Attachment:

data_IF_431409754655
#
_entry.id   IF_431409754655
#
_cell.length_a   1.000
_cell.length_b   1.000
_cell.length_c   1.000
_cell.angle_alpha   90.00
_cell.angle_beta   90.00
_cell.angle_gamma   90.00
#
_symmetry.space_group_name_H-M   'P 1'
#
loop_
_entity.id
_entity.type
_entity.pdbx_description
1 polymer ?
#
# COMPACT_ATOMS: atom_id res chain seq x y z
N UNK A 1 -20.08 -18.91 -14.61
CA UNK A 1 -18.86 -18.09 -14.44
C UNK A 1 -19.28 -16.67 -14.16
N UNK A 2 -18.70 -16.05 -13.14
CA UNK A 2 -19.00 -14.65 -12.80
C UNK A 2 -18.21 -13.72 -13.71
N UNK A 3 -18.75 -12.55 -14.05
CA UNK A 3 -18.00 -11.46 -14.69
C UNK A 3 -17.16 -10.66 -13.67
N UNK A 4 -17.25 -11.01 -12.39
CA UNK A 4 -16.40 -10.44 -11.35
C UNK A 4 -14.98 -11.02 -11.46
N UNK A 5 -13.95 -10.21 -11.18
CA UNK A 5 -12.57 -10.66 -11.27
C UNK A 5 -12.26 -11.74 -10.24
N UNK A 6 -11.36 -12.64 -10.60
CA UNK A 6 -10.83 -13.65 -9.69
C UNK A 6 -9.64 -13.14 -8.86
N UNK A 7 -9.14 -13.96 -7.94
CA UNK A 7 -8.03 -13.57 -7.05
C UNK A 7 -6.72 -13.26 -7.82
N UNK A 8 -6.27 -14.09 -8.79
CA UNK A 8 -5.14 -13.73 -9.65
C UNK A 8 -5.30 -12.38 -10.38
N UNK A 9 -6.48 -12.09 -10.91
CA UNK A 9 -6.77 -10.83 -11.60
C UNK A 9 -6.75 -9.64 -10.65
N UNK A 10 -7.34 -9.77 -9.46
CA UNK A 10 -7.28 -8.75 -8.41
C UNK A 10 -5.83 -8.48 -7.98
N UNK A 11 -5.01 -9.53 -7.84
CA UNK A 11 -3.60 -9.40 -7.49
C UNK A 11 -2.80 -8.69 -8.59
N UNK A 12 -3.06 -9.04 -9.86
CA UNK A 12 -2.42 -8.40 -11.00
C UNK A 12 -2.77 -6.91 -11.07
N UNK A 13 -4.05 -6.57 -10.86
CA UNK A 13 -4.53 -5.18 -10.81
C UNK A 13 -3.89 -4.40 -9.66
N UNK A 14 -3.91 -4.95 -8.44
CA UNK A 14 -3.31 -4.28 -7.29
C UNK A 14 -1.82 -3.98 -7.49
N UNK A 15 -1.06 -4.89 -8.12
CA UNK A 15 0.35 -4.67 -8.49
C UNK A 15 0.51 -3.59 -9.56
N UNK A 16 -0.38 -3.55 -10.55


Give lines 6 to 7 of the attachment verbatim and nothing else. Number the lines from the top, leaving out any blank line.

_cell.length_b   1.000
_cell.length_c   1.000